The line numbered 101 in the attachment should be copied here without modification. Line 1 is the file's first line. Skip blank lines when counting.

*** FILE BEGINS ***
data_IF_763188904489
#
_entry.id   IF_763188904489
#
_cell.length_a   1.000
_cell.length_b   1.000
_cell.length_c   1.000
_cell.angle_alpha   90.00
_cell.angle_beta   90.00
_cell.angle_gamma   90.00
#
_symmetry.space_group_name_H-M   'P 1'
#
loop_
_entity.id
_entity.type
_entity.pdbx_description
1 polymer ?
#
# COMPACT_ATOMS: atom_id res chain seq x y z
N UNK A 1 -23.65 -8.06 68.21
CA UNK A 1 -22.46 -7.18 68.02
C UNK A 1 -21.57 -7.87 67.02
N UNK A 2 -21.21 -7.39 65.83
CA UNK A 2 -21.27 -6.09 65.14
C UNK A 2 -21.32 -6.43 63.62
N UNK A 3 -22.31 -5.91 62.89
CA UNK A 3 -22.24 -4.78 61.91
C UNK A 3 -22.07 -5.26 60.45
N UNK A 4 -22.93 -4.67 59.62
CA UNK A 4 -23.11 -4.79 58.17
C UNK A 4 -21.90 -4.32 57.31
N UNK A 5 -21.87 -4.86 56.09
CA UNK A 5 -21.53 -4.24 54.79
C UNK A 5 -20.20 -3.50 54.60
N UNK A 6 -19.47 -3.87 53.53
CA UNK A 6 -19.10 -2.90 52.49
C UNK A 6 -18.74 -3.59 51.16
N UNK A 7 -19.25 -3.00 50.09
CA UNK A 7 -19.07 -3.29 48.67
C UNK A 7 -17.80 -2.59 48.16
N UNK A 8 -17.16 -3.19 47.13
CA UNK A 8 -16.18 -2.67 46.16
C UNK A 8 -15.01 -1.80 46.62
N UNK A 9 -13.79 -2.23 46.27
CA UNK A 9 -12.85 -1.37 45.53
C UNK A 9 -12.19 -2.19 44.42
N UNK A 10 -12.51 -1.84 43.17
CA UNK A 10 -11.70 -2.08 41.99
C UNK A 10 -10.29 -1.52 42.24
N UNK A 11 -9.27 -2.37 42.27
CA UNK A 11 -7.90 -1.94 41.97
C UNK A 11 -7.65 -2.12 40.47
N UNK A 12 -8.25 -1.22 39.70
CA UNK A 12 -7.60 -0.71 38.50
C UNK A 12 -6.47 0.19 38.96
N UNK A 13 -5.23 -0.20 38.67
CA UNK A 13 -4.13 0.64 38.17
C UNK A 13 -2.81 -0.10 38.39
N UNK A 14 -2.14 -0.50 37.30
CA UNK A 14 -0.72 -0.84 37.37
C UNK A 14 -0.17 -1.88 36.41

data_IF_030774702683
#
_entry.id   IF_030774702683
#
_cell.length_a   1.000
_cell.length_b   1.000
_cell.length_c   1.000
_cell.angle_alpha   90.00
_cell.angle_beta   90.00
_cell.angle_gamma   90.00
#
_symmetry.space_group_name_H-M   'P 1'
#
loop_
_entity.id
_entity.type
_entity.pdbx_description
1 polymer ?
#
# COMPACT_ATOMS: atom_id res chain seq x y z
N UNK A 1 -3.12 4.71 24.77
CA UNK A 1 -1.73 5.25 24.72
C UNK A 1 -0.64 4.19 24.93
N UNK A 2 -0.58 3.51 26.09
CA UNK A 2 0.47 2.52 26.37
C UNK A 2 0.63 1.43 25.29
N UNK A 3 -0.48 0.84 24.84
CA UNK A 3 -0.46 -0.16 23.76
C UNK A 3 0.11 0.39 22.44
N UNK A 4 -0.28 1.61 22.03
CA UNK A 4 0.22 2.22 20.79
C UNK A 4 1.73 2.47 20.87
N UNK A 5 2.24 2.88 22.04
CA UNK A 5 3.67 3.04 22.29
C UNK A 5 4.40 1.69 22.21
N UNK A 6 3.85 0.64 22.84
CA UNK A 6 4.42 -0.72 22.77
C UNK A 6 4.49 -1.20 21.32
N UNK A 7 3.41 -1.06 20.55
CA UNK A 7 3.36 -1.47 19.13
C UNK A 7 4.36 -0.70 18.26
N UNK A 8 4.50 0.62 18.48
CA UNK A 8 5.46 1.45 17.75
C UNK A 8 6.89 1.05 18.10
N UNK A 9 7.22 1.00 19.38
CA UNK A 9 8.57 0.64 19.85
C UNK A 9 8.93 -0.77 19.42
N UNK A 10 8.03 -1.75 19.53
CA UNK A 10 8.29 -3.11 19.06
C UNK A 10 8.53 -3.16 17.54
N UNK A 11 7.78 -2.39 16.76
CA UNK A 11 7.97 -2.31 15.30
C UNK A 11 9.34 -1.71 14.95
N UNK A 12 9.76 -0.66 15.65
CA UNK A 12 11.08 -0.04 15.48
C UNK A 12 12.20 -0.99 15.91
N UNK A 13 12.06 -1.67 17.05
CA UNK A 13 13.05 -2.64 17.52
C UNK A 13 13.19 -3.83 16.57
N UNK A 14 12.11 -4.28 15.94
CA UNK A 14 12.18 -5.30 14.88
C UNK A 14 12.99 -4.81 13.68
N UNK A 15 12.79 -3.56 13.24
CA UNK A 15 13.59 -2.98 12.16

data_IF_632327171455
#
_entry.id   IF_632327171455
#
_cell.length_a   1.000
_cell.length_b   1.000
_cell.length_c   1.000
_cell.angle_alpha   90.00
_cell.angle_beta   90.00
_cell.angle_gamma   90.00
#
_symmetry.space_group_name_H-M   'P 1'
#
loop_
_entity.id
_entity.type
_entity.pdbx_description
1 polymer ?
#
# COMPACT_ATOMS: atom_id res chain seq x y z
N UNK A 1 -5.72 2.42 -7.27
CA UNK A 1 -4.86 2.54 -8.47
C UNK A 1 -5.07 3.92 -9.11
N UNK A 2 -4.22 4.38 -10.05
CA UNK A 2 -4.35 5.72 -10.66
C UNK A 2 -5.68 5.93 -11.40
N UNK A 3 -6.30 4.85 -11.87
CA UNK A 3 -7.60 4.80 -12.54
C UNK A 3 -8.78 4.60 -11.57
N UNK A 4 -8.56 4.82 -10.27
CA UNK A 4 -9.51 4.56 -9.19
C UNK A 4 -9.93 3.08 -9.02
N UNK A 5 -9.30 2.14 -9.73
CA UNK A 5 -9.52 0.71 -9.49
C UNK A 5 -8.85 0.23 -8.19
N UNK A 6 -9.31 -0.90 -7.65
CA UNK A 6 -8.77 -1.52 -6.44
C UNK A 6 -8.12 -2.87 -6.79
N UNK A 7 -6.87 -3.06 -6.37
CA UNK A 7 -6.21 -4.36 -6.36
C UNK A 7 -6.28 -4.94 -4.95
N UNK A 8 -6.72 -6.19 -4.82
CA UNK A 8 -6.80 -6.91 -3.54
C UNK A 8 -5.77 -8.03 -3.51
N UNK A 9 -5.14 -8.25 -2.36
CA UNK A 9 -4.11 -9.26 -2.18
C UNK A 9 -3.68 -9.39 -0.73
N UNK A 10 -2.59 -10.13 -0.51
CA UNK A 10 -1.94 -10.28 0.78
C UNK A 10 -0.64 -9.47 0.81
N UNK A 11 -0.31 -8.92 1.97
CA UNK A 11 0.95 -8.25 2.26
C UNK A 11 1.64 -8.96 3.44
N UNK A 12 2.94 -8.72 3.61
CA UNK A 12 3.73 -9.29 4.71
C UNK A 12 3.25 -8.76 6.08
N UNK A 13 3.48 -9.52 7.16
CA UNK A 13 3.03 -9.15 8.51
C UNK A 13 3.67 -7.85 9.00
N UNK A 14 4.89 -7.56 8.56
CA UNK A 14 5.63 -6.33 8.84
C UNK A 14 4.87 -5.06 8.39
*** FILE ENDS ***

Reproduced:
N UNK A 7 3.41 -1.06 20.55